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If you follow the outdoor industry at all I’m sure you have heard the names Adrian Ballinger and Emily Harrington. You may recognize Emily for sending Golden Gate in Yosemite or Adrian from broadcasting his attempt of Everest without supplemental oxygen via snapchat account #EverestNoFilter. This time the power couple is at it together and they brought their skis.
Their mission was to summit and ski Cho Oyu, the world’s sixth highest peak at 8,188 meters (that’s 29,906 feet). Not only did the two care to accomplish simply that, they planned to do it in less than two weeks time, door-to-door from their Tahoe home.
Emily and Adrian summited Cho Oyu on October 1st, ten days after they had left their house in Tahoe and returned home within the two week mark. We had a chance to catch up with them to talk about the skiing on Cho Oyu and of course a few other things.
MP: You have both climbed Everest before, what made you decide you wanted to climb and ski Cho Oyu?
EMILY: I grew up skiing in Colorado. I raced as a kid and skiing was my number one passion in life. When I started climbing at age 10, I essentially lost interest in skiing because excelling at both didn’t seem realistic. I was mainly an indoor competition climber and later transitioned to outdoor climbing, so in my head skiing was just inconvenient and got in the way of climbing. I didn’t ski for fifteen years until I met Adrian. He told me he was a skier first and a climber second. He basically told me we couldn’t date if I couldn’t ski. Over the last 4 years I’ve rediscovered my love for skiing, and really put energy into becoming a good competent mountain athlete in all regards. Now that I’m not only a competition climber, skiing seems to complement my climbing, especially when it comes to big mountains. After Everest I realized that I loved exploring big mountains, but that it might be more fulfilling and fun with skis. The idea to ski Cho came after our failed attempt to climb and ski Makalu (the fifth tallest peak in the world) last fall. I had most fun on that trip while we were skiing, even if the skiing was terrible. It’s just amazing to be on such a massive peak making turns – in my mind it’s the most adventurous way to explore these mountains.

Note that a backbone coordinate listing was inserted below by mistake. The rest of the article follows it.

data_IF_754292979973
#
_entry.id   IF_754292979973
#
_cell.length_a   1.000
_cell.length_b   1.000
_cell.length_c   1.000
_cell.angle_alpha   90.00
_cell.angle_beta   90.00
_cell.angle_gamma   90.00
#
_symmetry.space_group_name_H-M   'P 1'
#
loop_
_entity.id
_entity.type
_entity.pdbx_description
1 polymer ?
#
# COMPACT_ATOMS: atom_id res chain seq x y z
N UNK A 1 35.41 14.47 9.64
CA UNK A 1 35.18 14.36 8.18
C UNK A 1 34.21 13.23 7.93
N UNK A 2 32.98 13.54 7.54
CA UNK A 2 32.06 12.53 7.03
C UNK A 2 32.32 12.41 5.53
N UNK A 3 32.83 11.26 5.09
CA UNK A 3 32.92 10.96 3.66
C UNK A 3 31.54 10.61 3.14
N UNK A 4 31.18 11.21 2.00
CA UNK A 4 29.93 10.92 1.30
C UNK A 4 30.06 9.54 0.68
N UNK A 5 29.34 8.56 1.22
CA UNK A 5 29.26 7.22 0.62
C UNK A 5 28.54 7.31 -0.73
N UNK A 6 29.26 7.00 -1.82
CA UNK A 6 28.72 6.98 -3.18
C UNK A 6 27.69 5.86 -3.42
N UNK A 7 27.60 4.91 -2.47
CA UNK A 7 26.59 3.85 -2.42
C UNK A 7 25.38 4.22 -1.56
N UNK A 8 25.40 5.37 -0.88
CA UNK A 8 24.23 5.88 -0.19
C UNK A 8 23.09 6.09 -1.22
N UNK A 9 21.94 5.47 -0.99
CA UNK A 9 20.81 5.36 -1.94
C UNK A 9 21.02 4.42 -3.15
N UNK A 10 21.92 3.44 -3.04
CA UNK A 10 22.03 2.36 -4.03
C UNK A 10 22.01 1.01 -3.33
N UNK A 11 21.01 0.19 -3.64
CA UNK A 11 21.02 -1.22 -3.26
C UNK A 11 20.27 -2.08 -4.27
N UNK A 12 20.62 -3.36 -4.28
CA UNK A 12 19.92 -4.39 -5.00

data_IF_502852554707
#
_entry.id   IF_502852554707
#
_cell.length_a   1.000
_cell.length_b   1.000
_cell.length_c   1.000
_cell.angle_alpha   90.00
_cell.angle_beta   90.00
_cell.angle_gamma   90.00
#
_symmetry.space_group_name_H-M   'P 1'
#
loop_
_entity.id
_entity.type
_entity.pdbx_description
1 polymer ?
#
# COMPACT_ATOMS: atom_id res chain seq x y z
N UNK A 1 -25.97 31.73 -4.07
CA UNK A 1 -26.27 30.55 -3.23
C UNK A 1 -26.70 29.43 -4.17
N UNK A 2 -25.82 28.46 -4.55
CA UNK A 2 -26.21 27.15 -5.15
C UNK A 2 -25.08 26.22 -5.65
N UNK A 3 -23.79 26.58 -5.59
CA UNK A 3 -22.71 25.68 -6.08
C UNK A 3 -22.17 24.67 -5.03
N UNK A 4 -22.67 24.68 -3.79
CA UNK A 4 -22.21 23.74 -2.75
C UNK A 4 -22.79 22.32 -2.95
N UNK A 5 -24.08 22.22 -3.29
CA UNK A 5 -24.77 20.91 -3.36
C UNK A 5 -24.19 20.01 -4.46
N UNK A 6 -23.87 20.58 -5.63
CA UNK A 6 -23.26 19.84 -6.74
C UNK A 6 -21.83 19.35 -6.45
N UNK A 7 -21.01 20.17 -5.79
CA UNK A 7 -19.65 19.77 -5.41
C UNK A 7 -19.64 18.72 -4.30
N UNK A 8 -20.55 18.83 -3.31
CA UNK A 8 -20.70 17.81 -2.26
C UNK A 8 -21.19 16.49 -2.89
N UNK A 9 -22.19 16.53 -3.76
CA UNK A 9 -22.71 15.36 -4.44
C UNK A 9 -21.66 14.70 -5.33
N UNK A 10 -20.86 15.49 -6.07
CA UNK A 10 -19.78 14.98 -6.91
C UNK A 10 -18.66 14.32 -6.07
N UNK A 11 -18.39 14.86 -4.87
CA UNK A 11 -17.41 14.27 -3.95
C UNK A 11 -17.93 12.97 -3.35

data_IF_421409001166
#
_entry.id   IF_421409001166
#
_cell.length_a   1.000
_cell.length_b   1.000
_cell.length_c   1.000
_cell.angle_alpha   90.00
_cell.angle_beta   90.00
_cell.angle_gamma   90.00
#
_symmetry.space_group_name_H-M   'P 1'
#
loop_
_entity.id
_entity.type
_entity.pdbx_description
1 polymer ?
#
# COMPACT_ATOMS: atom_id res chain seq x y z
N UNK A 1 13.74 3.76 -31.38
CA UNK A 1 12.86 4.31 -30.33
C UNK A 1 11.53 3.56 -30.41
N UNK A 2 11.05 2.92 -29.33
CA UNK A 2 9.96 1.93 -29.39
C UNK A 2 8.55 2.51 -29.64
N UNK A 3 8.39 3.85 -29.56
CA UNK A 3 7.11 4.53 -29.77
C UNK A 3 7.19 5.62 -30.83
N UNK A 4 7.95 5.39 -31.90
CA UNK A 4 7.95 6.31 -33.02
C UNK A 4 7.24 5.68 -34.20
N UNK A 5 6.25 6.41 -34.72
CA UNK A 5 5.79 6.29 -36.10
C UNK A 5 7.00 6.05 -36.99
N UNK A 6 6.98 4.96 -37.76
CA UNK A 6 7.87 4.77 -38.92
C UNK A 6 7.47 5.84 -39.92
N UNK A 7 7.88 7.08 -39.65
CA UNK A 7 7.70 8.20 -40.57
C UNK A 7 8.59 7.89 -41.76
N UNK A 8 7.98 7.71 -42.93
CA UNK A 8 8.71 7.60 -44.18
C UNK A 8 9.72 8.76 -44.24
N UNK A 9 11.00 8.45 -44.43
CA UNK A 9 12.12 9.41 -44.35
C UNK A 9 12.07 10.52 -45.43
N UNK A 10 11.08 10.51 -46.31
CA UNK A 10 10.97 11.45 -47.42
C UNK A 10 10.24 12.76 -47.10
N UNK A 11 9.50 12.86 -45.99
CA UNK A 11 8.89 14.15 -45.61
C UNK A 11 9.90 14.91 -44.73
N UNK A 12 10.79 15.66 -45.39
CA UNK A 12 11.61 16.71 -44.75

ADRIAN: Attempting to ski 8000-meter peaks is where my passion for skiing combines with my experience and ability at high altitude. There is nothing I do that adds as much challenge, both physically and mentally. The decision-making necessary to mitigate risk is really difficult and I thrive on that. And physically, making turns after climbing something so big is crushing. It’s the best.